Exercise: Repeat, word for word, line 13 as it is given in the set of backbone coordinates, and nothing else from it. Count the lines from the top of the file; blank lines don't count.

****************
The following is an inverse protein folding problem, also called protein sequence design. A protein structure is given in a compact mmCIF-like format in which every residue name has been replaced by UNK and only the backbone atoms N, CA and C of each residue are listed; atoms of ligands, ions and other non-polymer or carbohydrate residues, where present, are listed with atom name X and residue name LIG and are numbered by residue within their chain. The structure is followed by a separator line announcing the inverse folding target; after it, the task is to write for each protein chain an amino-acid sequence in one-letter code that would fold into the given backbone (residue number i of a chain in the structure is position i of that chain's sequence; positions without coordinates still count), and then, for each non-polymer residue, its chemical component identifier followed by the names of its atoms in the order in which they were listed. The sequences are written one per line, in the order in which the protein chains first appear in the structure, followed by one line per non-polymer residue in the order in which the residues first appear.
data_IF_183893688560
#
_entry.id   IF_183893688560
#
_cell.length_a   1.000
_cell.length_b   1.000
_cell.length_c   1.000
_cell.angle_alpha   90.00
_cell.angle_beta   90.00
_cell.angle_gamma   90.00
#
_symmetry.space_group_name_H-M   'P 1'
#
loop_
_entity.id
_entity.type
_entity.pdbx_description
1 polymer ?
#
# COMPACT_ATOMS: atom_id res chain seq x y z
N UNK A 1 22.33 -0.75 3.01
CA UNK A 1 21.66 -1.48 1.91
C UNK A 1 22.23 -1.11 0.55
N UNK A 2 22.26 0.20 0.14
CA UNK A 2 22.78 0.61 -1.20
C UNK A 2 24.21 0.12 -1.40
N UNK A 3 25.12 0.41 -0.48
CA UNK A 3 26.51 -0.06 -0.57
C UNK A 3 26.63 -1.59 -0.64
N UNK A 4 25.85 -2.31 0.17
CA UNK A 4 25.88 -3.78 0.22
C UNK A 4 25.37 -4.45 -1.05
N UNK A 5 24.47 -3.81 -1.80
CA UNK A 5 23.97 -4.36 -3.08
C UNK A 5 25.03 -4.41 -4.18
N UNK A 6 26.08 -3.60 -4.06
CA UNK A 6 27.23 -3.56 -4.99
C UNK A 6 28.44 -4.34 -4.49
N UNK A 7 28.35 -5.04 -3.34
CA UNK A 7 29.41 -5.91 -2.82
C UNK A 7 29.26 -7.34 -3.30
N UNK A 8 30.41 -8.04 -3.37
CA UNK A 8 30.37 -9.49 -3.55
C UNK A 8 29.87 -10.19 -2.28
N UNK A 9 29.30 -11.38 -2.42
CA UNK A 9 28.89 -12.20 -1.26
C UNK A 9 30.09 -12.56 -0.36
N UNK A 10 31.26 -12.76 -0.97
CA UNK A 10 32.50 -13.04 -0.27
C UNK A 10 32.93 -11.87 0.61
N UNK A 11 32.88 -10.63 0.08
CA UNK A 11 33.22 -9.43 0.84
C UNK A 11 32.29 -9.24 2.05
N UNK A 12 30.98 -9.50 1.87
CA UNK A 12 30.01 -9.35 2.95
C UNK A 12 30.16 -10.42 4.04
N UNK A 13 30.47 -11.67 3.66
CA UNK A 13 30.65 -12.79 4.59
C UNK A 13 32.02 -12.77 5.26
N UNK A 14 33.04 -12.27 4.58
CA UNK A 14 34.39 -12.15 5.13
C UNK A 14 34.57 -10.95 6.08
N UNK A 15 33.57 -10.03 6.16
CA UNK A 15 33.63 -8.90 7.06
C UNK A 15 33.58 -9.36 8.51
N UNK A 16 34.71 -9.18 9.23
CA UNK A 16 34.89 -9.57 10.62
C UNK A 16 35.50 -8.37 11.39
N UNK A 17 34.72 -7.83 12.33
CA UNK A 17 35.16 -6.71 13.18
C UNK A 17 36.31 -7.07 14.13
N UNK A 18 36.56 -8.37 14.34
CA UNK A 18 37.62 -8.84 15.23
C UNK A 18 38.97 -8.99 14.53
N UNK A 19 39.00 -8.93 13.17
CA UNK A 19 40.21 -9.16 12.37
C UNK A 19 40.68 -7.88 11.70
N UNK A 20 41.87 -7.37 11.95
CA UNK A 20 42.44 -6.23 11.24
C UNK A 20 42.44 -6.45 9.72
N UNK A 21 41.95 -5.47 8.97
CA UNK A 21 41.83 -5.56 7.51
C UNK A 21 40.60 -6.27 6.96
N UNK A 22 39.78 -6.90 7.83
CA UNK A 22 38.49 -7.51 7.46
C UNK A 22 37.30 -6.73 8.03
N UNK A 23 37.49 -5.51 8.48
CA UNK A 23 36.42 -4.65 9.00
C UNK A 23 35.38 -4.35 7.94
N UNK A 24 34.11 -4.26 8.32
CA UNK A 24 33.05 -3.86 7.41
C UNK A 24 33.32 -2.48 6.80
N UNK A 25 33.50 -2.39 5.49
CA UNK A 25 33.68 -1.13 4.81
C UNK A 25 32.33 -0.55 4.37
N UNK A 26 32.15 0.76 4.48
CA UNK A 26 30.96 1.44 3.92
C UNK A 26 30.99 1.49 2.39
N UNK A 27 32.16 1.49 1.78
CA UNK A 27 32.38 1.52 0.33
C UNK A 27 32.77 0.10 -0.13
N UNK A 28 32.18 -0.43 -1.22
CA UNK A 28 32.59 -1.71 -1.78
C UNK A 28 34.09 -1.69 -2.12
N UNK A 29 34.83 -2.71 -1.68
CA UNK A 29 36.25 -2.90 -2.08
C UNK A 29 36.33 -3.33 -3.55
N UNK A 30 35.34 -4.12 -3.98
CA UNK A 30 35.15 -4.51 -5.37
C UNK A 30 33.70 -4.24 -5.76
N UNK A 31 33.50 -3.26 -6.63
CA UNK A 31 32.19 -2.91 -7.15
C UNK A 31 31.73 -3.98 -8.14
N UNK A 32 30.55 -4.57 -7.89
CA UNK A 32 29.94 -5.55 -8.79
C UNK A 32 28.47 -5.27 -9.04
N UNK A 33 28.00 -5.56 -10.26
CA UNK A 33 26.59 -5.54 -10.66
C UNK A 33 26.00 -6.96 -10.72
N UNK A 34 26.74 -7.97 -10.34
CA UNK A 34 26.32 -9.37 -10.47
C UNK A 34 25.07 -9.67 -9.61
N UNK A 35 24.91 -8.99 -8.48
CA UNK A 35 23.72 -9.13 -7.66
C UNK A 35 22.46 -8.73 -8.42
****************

_symmetry.space_group_name_H-M   'P 1'